Bon Iver is the one band my wife and I are both head over heels for. Since we’ve lived in Ohio, I can count on one hand the number of times she has traveled out of town with me for a concert, and about half of those fingers belong to Bon Iver. When bon iver, bon iver arrived in June of 2011, it was another reinvention, and we embraced it entirely, even the initially divisive, Bruce Hornsby-evoking closing track, “Beth/Rest.” It was a new era for Bon Iver, one that was hatched at Vernon’s new recording space/collective near Eau Claire, April Base. The album didn’t just swing the doors of the Wisconsin hunting cabin wide open; it razed the cabin.
In Philadelphia, I saw this version of the band, with saxophones and multiple drummers and vocal effects and theater-shaking bass, and it was the best I’d ever heard Bon Iver sound. After the first song, in the silence that followed after the applause, one lone fan yelled what everyone was thinking: “That was %#!&-ing awesome!”
At home, we playedbon iver, bon iver into the ground, of course, and when the band went on indefinite hiatus we briefly mourned and then quickly incorporated Volcano Choir’s 2013 Vernon-helmed album,Unmap, into heavy rotation around the house.
On the Friday in September of 2016 when 22, A Million came out, I happened to get to the office early, when it was still dark outside and no one else was there. I put on my headphones and turned the volume up to a brain-enveloping level, and when the Messina-drenched “715 - CR∑∑KS“ came on, I actually welled up. I love music. A lot. But I can only think of a few times when it has affected my tear ducts, and usually it was because the music lined up with something else going on in my life. Maybe this time it was just early and I was exhausted. Maybe it was the start of a new school year or the relentless deadlines of a weekly paper. But I think it was just the music.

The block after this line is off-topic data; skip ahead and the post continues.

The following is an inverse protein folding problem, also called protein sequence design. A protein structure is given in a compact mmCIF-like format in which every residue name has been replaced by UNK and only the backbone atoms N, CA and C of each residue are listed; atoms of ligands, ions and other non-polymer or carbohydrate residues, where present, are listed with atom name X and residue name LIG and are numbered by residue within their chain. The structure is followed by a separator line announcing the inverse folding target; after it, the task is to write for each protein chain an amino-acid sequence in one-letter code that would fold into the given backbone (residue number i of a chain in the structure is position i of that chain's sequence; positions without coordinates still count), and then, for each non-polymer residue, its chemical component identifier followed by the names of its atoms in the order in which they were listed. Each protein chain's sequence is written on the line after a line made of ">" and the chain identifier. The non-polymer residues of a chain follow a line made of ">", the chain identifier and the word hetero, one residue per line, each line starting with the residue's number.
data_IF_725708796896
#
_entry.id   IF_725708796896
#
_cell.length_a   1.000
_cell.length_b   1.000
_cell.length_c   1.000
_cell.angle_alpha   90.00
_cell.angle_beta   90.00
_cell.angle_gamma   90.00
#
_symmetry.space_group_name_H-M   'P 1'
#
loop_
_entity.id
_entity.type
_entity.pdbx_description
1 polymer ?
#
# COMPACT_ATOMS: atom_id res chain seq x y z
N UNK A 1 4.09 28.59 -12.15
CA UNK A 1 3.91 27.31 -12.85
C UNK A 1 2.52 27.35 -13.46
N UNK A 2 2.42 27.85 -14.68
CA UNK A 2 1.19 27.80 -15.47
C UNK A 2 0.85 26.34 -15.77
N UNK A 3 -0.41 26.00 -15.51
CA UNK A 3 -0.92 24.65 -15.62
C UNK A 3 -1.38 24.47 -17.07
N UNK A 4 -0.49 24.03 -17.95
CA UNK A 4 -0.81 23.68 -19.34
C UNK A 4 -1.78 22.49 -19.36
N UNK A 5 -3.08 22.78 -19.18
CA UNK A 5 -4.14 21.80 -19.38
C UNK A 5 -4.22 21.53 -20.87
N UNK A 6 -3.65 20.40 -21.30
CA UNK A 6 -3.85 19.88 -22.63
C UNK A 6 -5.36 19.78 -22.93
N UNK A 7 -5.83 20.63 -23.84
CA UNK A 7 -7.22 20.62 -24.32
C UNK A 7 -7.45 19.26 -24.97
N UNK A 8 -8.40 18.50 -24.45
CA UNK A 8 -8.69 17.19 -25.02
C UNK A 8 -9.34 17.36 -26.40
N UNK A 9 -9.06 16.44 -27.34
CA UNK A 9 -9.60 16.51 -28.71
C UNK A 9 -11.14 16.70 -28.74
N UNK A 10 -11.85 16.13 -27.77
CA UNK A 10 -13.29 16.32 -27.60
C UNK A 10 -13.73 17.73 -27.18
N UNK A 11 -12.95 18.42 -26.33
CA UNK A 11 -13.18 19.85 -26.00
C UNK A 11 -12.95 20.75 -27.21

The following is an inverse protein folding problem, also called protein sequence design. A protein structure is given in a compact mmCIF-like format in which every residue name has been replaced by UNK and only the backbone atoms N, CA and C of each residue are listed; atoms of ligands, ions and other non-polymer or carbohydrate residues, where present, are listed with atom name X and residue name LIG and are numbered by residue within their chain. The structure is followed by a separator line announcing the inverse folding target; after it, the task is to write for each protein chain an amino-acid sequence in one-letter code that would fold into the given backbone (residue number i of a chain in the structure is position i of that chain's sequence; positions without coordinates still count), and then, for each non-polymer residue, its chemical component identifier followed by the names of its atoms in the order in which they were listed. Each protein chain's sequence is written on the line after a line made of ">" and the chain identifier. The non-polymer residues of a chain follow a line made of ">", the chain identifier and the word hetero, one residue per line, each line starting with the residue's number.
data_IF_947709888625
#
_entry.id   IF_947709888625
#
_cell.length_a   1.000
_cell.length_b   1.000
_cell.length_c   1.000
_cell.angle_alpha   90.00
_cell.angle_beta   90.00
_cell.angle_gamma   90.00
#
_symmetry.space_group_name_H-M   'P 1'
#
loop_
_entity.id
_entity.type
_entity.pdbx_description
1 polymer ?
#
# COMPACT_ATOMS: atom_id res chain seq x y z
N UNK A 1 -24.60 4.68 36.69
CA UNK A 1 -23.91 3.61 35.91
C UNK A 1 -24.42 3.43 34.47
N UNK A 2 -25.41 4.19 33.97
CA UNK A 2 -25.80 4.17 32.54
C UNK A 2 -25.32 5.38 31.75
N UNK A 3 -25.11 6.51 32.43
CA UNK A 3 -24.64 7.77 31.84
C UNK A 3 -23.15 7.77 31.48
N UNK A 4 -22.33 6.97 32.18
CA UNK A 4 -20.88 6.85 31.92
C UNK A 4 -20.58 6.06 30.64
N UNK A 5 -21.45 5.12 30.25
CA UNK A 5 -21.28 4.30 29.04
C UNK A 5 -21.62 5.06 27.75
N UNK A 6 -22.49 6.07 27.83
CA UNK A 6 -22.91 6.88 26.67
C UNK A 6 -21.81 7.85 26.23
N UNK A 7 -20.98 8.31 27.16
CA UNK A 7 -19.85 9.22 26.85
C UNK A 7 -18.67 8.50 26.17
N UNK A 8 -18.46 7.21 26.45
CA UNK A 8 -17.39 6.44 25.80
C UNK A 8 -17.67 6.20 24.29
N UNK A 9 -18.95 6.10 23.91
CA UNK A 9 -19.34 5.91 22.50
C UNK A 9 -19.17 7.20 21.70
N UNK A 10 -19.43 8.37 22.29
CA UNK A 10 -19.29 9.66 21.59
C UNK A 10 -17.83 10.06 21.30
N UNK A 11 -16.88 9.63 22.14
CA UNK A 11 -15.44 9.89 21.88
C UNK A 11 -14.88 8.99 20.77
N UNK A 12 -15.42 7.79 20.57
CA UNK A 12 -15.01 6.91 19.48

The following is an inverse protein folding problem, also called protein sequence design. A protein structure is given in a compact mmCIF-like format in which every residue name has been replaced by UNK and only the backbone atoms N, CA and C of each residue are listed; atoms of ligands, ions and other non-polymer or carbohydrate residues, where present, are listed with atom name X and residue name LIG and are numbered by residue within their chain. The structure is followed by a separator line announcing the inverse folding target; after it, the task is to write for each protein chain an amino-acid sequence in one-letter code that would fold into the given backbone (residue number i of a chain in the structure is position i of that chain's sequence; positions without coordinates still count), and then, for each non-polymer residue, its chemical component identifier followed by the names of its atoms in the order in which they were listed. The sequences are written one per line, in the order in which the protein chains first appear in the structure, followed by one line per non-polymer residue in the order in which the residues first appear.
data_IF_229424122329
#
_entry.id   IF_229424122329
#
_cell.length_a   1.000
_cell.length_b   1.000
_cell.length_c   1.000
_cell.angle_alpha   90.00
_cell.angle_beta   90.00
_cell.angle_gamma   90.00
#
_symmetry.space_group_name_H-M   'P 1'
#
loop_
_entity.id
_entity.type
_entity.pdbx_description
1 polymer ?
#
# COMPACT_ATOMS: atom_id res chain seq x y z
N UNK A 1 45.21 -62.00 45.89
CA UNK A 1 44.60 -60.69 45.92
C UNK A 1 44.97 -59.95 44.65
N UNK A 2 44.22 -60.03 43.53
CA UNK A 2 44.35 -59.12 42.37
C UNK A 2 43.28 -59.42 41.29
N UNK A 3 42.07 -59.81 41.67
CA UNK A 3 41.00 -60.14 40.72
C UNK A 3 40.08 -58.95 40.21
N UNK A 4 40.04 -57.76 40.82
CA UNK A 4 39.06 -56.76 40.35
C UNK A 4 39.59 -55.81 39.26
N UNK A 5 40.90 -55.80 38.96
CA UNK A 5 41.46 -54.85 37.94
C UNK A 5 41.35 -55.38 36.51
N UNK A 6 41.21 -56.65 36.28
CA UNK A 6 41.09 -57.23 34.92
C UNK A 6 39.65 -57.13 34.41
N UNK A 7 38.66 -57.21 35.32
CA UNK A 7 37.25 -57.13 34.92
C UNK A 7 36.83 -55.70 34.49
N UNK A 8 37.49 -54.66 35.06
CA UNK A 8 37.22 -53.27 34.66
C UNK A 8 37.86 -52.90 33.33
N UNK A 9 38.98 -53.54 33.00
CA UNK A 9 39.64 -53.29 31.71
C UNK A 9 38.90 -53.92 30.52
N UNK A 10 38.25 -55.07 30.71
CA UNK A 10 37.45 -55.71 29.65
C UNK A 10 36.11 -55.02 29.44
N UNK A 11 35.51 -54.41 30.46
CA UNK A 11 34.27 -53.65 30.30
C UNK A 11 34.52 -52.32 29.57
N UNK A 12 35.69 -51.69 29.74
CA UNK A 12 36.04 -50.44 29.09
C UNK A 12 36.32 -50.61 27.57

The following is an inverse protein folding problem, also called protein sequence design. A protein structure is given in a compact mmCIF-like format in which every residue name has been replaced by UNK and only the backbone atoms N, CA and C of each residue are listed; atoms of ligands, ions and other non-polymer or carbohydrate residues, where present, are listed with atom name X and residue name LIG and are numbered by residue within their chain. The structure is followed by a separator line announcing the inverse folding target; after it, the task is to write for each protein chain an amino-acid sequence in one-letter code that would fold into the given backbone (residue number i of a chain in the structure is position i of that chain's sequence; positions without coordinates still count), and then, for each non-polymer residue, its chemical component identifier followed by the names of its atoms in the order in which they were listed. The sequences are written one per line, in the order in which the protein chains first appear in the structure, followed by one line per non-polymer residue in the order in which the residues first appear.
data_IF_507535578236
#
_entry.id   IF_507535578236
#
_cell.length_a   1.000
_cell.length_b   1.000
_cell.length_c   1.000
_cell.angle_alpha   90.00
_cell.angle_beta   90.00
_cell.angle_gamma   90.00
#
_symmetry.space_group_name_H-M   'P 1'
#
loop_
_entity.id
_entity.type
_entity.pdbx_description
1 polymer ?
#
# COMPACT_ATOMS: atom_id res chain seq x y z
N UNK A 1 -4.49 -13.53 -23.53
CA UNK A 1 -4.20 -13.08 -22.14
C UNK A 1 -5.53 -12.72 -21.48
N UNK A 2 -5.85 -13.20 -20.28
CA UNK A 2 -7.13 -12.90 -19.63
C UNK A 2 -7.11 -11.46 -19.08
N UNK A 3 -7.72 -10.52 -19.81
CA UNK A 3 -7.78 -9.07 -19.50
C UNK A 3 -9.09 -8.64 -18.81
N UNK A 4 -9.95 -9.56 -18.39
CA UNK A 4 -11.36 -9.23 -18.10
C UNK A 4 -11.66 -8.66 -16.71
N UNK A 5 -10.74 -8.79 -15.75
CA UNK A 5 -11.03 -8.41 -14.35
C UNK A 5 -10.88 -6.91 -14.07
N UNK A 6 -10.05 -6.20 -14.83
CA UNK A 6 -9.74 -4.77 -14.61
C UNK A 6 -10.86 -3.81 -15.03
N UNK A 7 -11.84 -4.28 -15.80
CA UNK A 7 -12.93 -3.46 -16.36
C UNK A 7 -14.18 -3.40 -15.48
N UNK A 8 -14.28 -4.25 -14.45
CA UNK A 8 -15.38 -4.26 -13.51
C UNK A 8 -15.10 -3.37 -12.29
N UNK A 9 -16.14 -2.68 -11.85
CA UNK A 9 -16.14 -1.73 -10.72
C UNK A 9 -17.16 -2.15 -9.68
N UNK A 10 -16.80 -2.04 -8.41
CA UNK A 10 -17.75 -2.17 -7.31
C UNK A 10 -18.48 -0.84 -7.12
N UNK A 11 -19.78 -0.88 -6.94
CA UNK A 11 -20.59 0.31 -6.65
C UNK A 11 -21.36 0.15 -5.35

But there’s more. On an epic family road trip a couple of summers ago, we purposefully routed ourselves through Vernon’s hometown of Eau Claire, Wisconsin, just to lay eyes on it. We walked around downtown, got some coffee and bought some vinyl at Revival Records. Our kids snapped a photo of my wife and me in front of a giant mural depicting22, A Million’s cover art. We drove by the open field where Vernon has hosted the Eaux Claires festival. (We decided not to go searching for April Base because we aren’t stalkers.)
Fandom at this level is a bit embarrassing for me, a discerning music fan, to admit. Maybe it shouldn’t be. But outside of Bon Iver superfans, one of whom is flying from Philly to Columbus to see the Schottenstein Center show tonight (Tuesday, Oct. 8) with me and my family (and then seeing the show in Philly two days later), this type of fandom usually elicits blank stares or polite smiles similar to when I tell people that I still, in 2019, believe in the divinity of a Jewish carpenter who lived 2,000 years ago. (I’ll refrain from quoting Bon Iver’s “Faith” and “Heavenly Father” here.)
The show at the Schott is in support of new Bon Iver albumi,i, a sonic cousin to22, A Million and a record that is, of course, in rotation on a daily basis in the Oliphint house. But I’m not reviewing this Bon Iver show. In addition to discovering I’m a crappy blogger, I’ve realized over the years that while I’m a capable reviewer, it’s probably not my strong suit. But mostly there’s no way I can be objective about Bon Iver. Instead, I’m bringing my wife and my 12-year-old son, who has had no choice but to be surrounded with the music of Justin Vernon since the days of footie pajamas (“Oh, my mind, our kids got bigger,” Vernon sings oni,i track “Naeem,” which is obviously a line he wrote with my children in mind). It’ll be his first rock show in an arena, and I hope he loves it, though at a certain point I know he may reject these songs he’s grown up with, which is fine. Truly, it is. I hope he and his sister are fortunate enough to find music they care about as much as my wife and I care about Bon Iver. But either way, this band will always be a part of their history.
All this to say, when people ask me what I think of the new Bon Iver album, they don’t realize they’re unintentionally asking me about everything that has happened in my life since I became a dad. And so I just tell them I like it very much. And when they ask me if I’m going to the Bon Iver concert, I tell them I am.
6:30 p.m. Tuesday, Oct. 8
555 Borror Dr., Campus
ALSO PLAYING: Feist